As of right now, Davis' injury history coupled with Greg Toler's own health problems negates what should be better depth at cornerback for the Colts this season. Darius Butler and Cassius Vaughn were the starting cornerbacks for a brief while last season, and that could easily happen again if Davis and Toler keep finding themselves in the training room and off the field.
I know, it's tough to just tell someone to "stay healthy". The NFL is a violent league. When someone is willing to throw their body around and painfully try to knock someone back at full speed, just to save a few extra yards, injuries will happen.
But that's the life every player has to endure. Bob Sanders, Marlin Jackson and Austin Collie all faced that problem and lost. Davis just has to make sure these nagging injuries don't creep up as often instead of going down paths like those.
Physicality is something Davis could improve on in all aspects of his game, to be honest. Run defense is where it has to start, though. Most of Davis' film from last season showed he was easy to block out of run plays to his side and didn't cause running backs to change direction often enough.
When he did get his hands on the ball carrier, he usually wasn't effective at bringing them down. In just 606 snaps in the regular season, Davis missed eight tackles, ranking near the bottom of the league based on number of plays, per Pro Football Focus. (Fun fact: Jerraud Powers missed 11 tackles in 514 snaps. Greg Toler missed 0 tackles in 308 snaps. Health permitting, that's a slight upgrade.)
Davis has never been known to be anything close to Antoine Winfield or Charles Tillman with his run defense, so I don't expect that to suddenly change. I only expect him to make less mistakes and go from being awful to average at it.
This is where those mental errors really creep up for Davis. Last season, he racked up 10 penalties, two which were declined or offset. Only Jerry Hughes and Cassius Vaughn had more penalties on the entire team.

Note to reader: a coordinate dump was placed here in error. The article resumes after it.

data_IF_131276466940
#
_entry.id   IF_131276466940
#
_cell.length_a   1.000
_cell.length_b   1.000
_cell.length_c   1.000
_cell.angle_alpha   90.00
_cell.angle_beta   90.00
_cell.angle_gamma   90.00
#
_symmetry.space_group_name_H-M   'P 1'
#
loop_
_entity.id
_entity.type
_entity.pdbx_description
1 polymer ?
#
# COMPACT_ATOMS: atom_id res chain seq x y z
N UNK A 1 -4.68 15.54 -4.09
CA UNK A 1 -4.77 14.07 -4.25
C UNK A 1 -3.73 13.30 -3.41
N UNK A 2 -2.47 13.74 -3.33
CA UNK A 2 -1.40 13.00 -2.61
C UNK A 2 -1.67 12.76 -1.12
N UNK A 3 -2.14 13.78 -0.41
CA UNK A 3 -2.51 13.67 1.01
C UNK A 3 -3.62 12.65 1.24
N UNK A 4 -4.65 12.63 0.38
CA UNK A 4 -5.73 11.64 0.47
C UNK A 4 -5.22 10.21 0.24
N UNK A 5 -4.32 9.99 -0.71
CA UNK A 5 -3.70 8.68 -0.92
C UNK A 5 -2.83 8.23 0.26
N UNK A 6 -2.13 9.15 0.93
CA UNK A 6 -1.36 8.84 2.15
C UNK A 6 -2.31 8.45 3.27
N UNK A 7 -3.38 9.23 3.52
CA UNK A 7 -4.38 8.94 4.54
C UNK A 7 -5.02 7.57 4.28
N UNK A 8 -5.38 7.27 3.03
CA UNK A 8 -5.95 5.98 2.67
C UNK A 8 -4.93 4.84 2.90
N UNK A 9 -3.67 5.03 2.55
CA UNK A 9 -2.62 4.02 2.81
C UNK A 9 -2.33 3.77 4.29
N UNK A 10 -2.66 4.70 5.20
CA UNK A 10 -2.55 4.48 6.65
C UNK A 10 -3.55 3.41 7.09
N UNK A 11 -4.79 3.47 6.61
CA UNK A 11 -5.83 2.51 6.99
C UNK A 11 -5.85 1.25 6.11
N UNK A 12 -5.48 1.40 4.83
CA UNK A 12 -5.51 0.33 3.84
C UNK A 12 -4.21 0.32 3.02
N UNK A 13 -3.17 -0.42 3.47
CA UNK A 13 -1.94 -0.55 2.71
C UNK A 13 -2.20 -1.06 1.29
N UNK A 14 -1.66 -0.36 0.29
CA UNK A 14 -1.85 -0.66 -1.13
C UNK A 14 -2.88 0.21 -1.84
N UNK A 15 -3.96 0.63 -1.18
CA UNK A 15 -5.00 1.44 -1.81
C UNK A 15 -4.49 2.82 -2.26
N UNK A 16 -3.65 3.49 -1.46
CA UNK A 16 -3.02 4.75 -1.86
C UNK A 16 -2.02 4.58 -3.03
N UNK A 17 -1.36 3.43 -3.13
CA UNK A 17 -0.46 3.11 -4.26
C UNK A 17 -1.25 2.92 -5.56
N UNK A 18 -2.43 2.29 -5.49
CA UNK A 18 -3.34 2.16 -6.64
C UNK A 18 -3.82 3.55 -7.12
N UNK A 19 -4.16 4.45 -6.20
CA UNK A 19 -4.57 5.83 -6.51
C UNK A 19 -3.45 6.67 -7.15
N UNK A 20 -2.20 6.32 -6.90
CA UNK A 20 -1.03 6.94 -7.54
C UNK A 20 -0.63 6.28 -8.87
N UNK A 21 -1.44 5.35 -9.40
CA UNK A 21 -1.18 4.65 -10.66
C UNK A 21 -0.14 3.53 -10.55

Remember, Davis only played 606 snaps due to a knee injury that kept him out of seven games. So when I say he was one of the most-penalized cornerbacks in the league, I mean that in a nice way. It could have been much worse for him.
For me, this is the most frustrating of Davis' issues. A large amount of penalties usually comes down to a lack of discipline and focus, which Davis has been criticized for throughout his whole career.
Luckily, that knock on him could have come more from his maturity than his play on the field. Davis was pretty good about not drawing flags when he was with the Dolphins. He most notably had only one penalty in 17 games during the best season of his career in 2010. In 2009, he had seven penalties in 16 games. And in 2011, he had five penalties in 12 games.
While this may have been Davis' biggest problem while he was on the field last season, it may also be the easiest one to fix.
If you're keeping a close eye on Davis this year, watch for any improvement in these three areas. Now that he's had a year to learn the Colts system and feel comfortable in his role, it's fair to expect improvement with it. The difference could be what turns him into the first elite cornerback the Colts have had in a very long time.